A few weeks back I was at the Sir Francis Drake Hotel in San Francisco having a conversation with a good friend and an executive from a very large top organization in the Bay Area. We were talking about managing projects and how lean-agile can better things up. At some point the executive said, "A good manager is the one who gets things done!" That statement sounds great, right? Nonetheless, i counter-argued saying, "I think that a good manager is the on e who gets things done with minimal or no collateral damage." He looked at me intently... smiled... and continued on with the conversation. The next day I got an email from a recruiter from that company.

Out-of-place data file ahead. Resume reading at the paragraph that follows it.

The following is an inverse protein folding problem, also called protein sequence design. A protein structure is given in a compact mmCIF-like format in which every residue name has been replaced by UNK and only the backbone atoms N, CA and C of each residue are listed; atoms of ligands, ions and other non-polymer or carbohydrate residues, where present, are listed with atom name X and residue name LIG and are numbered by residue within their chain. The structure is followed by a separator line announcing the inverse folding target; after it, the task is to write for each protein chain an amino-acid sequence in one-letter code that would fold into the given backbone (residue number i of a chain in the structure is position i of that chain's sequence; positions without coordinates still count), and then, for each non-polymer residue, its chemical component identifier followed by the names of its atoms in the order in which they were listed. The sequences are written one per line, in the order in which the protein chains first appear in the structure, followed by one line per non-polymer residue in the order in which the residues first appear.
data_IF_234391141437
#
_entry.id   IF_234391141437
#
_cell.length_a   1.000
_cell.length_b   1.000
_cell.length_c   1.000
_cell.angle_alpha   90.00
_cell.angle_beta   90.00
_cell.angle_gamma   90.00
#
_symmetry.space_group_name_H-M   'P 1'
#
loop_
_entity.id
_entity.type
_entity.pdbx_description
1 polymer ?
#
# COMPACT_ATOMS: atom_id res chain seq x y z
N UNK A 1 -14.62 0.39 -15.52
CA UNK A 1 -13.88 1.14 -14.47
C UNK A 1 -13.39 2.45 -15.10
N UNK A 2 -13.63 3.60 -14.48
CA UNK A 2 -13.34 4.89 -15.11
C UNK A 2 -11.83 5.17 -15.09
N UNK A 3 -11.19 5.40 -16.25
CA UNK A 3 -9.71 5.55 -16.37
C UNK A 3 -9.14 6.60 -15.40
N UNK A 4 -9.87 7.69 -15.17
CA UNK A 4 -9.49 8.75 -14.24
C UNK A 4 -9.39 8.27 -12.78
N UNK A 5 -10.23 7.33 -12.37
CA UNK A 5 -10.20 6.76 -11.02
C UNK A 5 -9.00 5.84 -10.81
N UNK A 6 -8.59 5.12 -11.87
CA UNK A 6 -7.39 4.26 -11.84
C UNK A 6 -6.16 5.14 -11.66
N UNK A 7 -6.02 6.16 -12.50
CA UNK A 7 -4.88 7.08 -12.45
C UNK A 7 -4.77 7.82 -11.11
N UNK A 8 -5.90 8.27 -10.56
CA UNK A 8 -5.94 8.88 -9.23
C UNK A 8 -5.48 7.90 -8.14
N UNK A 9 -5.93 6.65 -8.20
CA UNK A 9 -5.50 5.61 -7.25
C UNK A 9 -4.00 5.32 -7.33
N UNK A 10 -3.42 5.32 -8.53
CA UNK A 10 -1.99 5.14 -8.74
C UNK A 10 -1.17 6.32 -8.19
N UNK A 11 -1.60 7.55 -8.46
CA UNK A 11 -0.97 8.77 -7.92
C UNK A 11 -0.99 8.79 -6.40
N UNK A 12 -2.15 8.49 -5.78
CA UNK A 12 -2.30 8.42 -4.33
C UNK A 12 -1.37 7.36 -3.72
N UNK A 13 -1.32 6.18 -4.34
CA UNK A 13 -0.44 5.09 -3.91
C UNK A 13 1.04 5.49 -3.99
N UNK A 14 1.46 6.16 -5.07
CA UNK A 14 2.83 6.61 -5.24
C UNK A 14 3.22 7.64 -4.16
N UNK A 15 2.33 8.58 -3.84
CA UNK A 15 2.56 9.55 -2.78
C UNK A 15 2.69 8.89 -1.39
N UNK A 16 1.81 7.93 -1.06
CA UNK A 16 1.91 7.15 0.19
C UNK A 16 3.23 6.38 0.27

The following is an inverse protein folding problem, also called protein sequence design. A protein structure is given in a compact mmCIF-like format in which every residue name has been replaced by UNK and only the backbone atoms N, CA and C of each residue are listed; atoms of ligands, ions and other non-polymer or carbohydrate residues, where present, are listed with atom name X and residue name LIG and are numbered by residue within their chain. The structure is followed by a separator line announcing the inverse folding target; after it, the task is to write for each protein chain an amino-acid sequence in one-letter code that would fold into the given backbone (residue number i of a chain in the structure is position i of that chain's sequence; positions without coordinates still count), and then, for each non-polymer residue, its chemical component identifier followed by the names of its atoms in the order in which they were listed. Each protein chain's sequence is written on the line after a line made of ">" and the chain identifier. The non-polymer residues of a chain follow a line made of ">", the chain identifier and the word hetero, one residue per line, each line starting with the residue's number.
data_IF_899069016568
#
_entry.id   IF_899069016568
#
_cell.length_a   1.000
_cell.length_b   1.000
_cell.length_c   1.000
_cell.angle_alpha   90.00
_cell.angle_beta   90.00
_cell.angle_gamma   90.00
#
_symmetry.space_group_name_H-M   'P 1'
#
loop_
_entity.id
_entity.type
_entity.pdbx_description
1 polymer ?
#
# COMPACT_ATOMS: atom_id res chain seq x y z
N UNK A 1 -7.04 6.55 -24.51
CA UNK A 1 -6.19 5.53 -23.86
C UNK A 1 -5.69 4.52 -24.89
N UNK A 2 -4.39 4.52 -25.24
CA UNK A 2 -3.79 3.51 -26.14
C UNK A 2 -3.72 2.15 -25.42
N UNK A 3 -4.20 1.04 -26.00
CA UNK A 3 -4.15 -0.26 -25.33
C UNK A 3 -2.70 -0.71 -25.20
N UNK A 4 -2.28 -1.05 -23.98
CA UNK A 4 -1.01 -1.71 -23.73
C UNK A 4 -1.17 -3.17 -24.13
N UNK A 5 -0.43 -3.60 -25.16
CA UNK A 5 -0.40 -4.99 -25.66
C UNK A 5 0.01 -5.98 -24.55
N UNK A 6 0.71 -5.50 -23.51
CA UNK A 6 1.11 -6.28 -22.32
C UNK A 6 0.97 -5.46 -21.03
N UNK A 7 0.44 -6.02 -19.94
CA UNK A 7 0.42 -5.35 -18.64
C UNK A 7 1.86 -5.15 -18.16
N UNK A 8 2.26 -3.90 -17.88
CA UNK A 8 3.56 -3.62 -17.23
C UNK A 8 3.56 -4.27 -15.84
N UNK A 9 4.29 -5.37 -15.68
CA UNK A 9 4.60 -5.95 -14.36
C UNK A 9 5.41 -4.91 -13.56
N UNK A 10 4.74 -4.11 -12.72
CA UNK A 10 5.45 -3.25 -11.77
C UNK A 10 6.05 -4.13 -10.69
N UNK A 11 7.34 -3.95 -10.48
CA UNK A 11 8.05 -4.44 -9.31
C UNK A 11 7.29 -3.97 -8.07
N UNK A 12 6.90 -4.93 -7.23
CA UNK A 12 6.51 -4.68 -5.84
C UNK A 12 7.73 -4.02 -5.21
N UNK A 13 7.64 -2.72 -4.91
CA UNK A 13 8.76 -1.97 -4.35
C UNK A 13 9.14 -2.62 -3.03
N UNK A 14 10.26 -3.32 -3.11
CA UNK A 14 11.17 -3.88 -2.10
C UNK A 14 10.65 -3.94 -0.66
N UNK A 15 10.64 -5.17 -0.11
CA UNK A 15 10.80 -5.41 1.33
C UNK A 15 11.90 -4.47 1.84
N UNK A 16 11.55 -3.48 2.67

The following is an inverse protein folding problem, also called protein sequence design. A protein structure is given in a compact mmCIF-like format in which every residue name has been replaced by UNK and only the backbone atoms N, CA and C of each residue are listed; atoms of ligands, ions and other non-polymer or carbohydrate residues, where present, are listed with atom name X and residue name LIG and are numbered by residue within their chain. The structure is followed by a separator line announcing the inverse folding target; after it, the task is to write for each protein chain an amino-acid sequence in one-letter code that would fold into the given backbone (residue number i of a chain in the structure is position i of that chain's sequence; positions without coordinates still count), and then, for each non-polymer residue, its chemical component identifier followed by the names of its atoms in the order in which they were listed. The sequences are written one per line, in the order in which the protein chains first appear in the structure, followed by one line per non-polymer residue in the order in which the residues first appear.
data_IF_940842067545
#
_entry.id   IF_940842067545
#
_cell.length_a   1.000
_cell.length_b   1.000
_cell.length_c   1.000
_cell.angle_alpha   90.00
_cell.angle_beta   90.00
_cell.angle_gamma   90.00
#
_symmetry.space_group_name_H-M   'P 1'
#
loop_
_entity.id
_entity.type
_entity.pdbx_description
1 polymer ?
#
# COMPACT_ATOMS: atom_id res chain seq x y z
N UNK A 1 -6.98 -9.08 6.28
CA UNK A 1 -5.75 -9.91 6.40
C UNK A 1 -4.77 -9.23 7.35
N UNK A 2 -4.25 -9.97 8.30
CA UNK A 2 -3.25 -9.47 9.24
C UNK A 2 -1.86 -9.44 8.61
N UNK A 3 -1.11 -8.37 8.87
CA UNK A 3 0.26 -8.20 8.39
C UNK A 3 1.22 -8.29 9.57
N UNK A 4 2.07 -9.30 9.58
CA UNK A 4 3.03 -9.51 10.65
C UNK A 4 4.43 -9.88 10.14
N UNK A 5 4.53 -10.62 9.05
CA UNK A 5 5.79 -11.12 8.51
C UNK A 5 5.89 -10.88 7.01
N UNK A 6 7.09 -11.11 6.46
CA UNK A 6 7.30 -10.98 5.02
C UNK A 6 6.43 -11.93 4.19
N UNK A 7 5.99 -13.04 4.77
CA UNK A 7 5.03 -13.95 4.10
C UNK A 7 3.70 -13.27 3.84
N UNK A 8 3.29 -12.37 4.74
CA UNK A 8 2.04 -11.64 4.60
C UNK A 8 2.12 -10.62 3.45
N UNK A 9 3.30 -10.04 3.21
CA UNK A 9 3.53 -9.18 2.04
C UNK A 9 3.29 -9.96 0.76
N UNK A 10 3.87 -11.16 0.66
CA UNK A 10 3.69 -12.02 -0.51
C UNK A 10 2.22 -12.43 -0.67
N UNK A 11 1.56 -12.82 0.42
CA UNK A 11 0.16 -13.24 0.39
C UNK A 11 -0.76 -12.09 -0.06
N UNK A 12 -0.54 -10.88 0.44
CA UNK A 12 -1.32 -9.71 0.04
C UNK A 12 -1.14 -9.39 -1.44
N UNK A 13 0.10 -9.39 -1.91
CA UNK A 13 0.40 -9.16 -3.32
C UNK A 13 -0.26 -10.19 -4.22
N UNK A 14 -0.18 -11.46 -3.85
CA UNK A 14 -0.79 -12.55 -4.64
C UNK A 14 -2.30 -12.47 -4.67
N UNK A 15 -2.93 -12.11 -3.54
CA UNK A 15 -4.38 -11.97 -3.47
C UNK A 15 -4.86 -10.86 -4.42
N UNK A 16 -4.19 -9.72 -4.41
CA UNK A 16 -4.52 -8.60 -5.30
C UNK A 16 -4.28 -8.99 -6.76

Then last week I was at a gathering in which a question shown on a slide and we were asked to discuss answers to it. The question was "you are asked to reduce the burn rate of the HR department by 10%, what do you do?" I was sitting at a round table with five other people to do this. One person, who happens to be a senior project manager, I learned later, was arguing that we should go about doing a round of lay offs. Almost everybody at the table started then talking about what the criteria should be to let people go. I was quietly listening to the conversation, amazed of how easily they were willing to get rid of the most valuable asset on every enterprise. Finally, I argued that we could focus on first understanding why the need for reduction, which can help on the decision making process, and also have a closer look at the processes to identify areas of improvement, which would lead to cost reduction potentially beyond 10%. In the end my proposal was the answer we presented.